Other Patterns of Play

Posted in Player types

In addition to the aggressive player and the defensive player, there are other types of players, more often known as the average players. These are the players that over time are extremely easy to beat because they rarely mix up their game. Again, mixing up your game is one of the most important parts of being an expert player.

An average pattern of play consists of following a definite plan of action when playing gin rummy. They continue to follow that pattern, regardless of how their opponents play. The average player is the one who can be counted on to throw their highest unmatched card early in the game. They invariably try to bring their count down to as low as possible, as quickly as possible, by throwing their highest cards first. They then usually follow that by throwing their next highest card, often in sequence to the first.

For example, the average player might start by throwing his King, and then following it up on the next discard with a Queen. However, if the next card they threw was a nine then it would not be out of line to still consider them the average player. It would mean in most cases that they didn’t have any other face cards, which would immediately give you a clue that they had all low cards, or have already melded the higher cards. If an average player, also known as a high-to-low player followed the king with a 3, the discard was probably made for some exceptional reason, and one that you should be aware of. In the early stage of the game, it has probably been thrown as a “salesman” card, in order for you to throw back to him a card that he needs. As you can see, it is extremely easy to pick out an average player very quickly. They are almost computerized in the way that they play, and are easy to win against.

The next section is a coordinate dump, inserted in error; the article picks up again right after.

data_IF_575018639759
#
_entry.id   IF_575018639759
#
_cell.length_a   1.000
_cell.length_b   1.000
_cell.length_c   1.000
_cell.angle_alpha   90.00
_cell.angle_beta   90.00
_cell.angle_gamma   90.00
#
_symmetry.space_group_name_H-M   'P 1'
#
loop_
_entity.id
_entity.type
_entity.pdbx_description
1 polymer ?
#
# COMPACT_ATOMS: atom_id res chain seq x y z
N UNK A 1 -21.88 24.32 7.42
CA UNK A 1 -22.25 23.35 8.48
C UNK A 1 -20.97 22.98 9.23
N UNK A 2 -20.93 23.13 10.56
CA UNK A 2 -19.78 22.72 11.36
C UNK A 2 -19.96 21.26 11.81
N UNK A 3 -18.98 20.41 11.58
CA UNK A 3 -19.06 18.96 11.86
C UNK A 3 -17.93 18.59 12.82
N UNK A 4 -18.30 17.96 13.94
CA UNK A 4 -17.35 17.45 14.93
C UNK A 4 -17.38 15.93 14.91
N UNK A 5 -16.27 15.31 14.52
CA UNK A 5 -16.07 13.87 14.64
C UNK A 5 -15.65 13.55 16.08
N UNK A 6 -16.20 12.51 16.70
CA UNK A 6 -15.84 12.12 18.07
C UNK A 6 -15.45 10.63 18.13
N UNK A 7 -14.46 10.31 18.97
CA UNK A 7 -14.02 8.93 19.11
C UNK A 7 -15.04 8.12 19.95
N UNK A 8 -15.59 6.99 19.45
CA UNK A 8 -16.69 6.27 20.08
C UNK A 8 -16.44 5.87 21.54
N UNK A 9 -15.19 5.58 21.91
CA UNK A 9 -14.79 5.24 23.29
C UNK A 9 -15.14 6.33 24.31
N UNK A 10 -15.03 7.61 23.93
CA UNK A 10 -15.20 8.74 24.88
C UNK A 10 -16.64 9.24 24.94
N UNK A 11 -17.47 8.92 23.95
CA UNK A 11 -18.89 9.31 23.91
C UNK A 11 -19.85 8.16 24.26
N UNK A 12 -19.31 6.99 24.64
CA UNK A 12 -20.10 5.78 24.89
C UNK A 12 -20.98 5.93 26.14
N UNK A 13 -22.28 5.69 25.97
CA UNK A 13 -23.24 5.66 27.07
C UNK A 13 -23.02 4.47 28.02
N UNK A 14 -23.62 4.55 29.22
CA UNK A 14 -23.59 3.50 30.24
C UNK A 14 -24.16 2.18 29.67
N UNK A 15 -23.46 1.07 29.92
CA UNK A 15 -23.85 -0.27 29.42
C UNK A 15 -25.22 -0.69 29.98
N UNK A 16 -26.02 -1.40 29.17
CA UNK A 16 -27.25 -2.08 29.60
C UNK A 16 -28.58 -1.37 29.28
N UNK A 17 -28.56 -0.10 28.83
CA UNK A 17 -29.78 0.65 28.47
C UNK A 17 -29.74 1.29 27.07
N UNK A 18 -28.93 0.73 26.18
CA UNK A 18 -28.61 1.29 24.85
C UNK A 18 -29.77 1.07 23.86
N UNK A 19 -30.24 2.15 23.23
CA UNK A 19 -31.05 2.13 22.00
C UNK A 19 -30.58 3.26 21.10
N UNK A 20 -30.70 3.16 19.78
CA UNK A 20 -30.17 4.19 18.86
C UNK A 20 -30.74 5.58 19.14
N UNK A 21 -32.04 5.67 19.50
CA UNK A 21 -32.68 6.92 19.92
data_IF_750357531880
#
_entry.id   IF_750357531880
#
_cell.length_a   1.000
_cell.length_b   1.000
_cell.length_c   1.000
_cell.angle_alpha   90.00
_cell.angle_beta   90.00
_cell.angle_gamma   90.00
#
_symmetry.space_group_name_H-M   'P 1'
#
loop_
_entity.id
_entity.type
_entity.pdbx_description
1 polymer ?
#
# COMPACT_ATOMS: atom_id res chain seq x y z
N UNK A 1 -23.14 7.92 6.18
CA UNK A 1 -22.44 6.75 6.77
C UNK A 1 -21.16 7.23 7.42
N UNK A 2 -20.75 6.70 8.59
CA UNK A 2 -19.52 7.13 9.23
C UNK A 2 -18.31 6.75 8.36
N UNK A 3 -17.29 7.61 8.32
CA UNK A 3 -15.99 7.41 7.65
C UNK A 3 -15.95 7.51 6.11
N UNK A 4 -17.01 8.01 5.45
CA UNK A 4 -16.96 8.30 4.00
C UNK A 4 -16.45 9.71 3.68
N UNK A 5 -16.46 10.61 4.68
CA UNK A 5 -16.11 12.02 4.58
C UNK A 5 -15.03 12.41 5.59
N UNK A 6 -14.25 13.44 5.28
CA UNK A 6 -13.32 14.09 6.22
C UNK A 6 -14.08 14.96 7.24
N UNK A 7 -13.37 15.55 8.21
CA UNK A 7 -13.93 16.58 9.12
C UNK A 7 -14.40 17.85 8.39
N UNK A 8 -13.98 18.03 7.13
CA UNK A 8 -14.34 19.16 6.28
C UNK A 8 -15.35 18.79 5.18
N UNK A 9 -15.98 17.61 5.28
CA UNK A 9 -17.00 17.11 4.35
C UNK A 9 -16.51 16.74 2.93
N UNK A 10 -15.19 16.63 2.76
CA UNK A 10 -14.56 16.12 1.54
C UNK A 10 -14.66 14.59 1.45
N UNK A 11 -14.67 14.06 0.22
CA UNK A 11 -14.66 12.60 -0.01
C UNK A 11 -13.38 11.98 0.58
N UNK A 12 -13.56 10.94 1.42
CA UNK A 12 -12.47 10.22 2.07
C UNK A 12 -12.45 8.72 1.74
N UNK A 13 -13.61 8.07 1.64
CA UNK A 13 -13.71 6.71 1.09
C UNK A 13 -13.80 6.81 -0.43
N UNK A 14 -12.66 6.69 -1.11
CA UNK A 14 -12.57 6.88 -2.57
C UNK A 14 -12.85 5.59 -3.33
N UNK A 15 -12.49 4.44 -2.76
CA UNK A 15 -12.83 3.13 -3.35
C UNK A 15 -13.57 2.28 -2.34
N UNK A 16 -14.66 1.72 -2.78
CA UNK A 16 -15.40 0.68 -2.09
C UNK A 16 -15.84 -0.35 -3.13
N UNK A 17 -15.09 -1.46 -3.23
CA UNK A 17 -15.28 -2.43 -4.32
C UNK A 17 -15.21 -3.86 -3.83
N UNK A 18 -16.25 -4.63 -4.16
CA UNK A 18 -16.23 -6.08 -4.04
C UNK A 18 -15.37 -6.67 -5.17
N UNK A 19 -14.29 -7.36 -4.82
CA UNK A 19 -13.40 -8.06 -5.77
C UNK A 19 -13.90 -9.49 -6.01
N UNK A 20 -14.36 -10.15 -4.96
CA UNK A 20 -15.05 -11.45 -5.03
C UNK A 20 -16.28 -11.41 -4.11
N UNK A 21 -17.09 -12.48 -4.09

Another pattern of players is called the “stiff pickers”. These are players who speculate frequently by picking up their opponents’ discards whether or not they improve their hand during the play. For example, a stiff picker is holding a J ♦ and a 10 ♣. You discard either the 10 ♦ or the J ♣. Either card will give the stiff picker a combination where any one of four cards would result in a meld. Against this type of player, you should occasionally discard a card that is completely tied up in your hand with the hope that your opponent will pick it for a combination. Then it immediately becomes locked in a combination that he can never fill, but for the stiff picker he will never know this, and hence you have a very distinct advantage in that hand. Having this happen 2 or 3 times in a game will most likely discourage your opponent from being a stiff picker, but up until then you have probably won enough hands to be an odds on favorite to win the game.

Your opponent’s discards and the sequence in which these discards are made will be a considerable indication to you the type of pattern they follow. This in itself is just as important as what cards you get.

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